Keep the fire burning – by Zakia Sarwar

End note, written for the Jan 9, 2010 booklet commemorating DSF, at Karachi Arts Council – an event that gave hope to many.

By Zakia Sarwar

Forty seven years of sharing pain and laughter together… I find it difficult to say even a few words for this great event in which Sarwar is being celebrated and friends and like-minded companions are joining hands to look back in order to forge a way ahead.

When we got married in September 1962, we had the same social circle and family friends in common, great persons such as Faiz Ahmed Faiz, Sibte Hasan, Hamid Akhtar, Zamiruddin Ahmed, Malik Noorani to name just a few. And we also shared the same kind of dreams. He used to dream of going to settle down in a village where I would teach, and he would do his medical practice and gather young men around him to improve their social set up.

That dream remained unfulfilled, but as if to make up for the promise of our unfulfilled dreams, Sarwar supported me in all my activities — whether it was to set up a centre in Sir Syed College to enable girls to earn their living through doing different kinds of handwork, or to be a part of the teachers movement to stand up for their rights against the Ayub regime, or to nurture the English teachers’ organization SPELT (Society of Pakistan English Language Teachers) to create opportunities and provide training for classroom practitioners with limited resources. He was with me in his own unobtrusive way.

In fact, in my young days, going about enthusiastically with whatever I was doing, I was almost unaware of his quiet support. I used to wonder why in the medical fraternity I was known as the “spoilt wife”. But growing older and looking around me, I realised how he was different and how in a way I really was ‘spoilt’… because Sarwar was a true democrat. He believed in the equality of men and women in the true sense of the word. And this meant that rules of equality were the same for him as for his wife and daughters. I never had to seek his ‘permission’ to do something, so implicit was his trust in my judgement as an equal human being. Living with him I was able to explore my space and find my potential. And he took pride in my successes and achievements, never once making the traditional complaints that I was neglecting either him or the children or the house. We both loved our ‘open house’ traditions, and with the passage of time his friends have become my friends and mine, his.

When I look back I realise that Sarwar let me do what I liked — act in plays, participate in TV or radio programmes and various other social activities — but he participated with me in activities that interested him. For instance when Anita Ghulamali led the PTCA teachers’ movement and I went on a hunger strike, he was the ‘official’ doctor. In the last days of this struggle, one of our colleagues was on a hunger strike unto death: at this critical point, Sarwar provided medical care for him. In the Zia era, when military enquiries were instituted against SPELT and myself, he guided my colleagues and I in important ways.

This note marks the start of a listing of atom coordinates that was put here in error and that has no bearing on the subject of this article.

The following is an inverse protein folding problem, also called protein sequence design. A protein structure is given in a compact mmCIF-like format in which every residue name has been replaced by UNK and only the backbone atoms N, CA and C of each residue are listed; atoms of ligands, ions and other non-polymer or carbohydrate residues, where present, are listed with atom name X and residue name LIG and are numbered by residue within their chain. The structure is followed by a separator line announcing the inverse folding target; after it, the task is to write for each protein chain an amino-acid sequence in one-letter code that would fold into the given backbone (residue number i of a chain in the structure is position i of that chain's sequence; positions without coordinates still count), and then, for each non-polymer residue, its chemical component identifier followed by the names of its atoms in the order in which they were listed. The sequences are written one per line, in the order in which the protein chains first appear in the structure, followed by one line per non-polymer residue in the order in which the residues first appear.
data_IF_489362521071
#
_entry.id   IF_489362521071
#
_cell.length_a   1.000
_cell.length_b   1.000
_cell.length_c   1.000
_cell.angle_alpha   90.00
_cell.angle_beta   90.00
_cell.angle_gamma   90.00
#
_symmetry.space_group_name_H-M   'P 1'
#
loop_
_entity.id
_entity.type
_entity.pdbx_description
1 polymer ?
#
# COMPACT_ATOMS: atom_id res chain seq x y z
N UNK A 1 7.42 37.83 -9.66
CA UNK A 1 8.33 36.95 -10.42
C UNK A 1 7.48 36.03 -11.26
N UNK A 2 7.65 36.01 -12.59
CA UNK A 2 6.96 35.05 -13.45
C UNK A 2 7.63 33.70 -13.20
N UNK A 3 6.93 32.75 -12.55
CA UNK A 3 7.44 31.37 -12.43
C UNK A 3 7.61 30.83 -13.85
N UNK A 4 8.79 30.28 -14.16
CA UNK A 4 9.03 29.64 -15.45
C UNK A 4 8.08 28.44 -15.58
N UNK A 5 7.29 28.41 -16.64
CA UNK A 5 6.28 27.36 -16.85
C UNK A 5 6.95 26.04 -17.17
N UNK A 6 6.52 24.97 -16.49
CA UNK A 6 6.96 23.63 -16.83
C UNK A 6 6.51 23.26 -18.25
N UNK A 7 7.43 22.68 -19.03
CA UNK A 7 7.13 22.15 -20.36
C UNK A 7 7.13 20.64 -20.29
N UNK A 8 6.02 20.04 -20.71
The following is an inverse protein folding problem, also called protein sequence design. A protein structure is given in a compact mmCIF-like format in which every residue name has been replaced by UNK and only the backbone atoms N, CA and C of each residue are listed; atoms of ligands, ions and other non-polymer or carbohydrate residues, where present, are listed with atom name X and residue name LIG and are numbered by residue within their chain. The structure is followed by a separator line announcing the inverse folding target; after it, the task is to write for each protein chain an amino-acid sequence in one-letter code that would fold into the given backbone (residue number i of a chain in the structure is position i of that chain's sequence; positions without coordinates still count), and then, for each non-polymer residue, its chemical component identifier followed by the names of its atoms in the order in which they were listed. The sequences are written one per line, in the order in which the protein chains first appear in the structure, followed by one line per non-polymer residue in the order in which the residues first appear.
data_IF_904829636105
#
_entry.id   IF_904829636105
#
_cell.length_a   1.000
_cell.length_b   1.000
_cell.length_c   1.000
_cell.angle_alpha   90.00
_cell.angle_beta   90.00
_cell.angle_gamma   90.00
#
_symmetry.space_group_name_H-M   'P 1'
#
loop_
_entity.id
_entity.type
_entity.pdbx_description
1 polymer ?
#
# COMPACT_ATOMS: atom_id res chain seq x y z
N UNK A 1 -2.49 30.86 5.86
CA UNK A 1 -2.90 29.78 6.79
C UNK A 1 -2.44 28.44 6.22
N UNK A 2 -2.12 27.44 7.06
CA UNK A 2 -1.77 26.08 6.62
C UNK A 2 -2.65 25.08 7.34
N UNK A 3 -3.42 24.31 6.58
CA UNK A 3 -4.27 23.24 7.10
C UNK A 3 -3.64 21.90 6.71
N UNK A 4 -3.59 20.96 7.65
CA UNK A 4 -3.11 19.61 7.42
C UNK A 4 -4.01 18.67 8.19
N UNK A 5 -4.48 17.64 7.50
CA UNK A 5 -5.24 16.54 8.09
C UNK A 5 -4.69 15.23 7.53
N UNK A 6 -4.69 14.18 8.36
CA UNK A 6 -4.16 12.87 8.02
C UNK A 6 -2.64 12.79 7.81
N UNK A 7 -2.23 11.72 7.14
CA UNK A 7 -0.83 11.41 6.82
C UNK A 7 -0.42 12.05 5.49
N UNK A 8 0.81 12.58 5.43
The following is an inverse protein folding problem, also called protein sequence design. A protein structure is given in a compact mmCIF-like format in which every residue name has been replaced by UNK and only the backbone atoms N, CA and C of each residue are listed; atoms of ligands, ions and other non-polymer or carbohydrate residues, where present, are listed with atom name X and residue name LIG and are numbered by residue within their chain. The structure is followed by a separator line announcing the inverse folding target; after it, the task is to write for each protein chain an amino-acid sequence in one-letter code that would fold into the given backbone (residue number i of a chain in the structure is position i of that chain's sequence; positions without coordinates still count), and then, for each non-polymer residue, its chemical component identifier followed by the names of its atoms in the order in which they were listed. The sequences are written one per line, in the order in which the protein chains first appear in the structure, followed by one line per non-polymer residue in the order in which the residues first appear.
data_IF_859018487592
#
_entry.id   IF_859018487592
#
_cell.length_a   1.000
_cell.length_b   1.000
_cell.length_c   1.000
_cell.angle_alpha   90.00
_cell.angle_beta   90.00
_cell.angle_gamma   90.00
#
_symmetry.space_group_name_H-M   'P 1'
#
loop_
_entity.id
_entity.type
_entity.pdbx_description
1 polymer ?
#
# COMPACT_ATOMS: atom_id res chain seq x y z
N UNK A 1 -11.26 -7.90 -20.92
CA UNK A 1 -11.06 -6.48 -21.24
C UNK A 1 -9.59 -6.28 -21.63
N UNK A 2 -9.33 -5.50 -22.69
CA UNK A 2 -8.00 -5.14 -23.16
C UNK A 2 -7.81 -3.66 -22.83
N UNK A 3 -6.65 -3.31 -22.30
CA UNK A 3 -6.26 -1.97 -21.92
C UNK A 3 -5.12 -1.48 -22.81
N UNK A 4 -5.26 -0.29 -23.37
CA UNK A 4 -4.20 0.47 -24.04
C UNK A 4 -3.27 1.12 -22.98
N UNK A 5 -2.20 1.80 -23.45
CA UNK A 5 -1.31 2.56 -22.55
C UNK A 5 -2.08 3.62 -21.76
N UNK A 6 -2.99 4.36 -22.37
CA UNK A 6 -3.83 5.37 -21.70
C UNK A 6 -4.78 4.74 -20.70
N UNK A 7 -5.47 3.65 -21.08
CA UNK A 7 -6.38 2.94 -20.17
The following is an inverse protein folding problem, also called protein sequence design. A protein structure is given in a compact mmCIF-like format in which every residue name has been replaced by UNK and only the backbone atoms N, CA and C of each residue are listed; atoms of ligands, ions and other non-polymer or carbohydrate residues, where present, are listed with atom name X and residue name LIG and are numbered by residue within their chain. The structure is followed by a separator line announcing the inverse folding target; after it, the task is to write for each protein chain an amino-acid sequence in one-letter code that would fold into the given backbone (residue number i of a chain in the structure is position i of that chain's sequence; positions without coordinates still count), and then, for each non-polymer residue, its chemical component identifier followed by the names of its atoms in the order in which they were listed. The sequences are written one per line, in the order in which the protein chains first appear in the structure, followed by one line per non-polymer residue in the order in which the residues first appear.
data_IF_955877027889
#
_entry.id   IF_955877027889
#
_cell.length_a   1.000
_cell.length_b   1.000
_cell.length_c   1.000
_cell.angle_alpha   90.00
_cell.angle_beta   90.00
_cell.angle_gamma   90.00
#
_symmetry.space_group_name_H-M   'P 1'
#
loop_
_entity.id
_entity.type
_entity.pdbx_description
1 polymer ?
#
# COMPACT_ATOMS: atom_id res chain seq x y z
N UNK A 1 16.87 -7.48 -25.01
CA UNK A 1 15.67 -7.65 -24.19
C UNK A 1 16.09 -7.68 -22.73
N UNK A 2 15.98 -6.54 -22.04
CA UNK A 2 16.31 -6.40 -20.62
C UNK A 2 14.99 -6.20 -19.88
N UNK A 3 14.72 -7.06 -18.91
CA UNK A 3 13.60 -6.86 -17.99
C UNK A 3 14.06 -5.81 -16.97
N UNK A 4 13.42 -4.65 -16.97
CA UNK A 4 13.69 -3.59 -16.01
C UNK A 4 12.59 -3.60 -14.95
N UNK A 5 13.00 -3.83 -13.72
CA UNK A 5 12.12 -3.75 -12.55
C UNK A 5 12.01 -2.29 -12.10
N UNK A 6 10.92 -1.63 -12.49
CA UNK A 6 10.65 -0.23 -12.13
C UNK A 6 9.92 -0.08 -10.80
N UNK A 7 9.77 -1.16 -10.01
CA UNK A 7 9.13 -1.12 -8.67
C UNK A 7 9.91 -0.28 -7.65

I think of him as a mentor who never ‘dictated’ a course of action, but modeled quietly what leadership means, and how transparency of actions and administration — whether financial or concerned with general management — builds trust and creates a firm belief in everyone’s equal rights.

The story of his own leadership of the students’ movement in 1953 unfolded to me gradually (as I had migrated from India in 1954 and so did not know I was marrying a ‘hero’). But whether in Pakistan or around the world, wherever I have gone, I have found Sarwar’s friends and admirers who give him deep love and respect which is amazing after such a time lapse.

While he fought his last battle, so many rallied round him to spend time with him and we all behaved as if everything was ‘normal’. But we took this cue from him… to keep the ‘party’ going… Sitting around together over food and drink, and talking about current situation, questioning and analysing to look for a way ahead. Today as we celebrate the Students’ Movement of 1953, in a broader spirit, the urge is strong that the party should go on.

In essence, for common good let there be a common platform which overcomes religious belief, ethnicity and gender differences, in order to move forward by questioning, objective enquiry and analysis. May this ray of hope continue to light our way!


8 Responses

  1. Thanks for this beautiful entry. I understand why Beena and Sehba are so great, having been brought up by you two.

  2. Beautiful people,beautiful memories,beautiful pics. Beena i think i`m a member already.

  3. It is true that beside every great man there is a great woman.beautiful article

  4. Two people marry not to stay together, but to move together in life and that is what you did. Your story is a proof of life’s loving direction and how strong children can be when their parents are strongly bonded by love and care.

  5. I wept myself away it’s a strong story that makes hope for the future.
    Thanks for sharing!

  6. Great story. Your parents are great. Your mom was my teacher in college. She had supported me a lot , while we were publishing our college first English magazine.

  7. Inspirational read.

  8. Asslam o alaikum. I feel proud that I saw, talk Dr sarwar in my youngest age. May Allah bless him and his family. In shaa Allah. Could you Pl send me your mother’s cell or land line number. Habib Ullah Malik Chief Editor dailysaafsaaf Rahimyarkhan.03458676363

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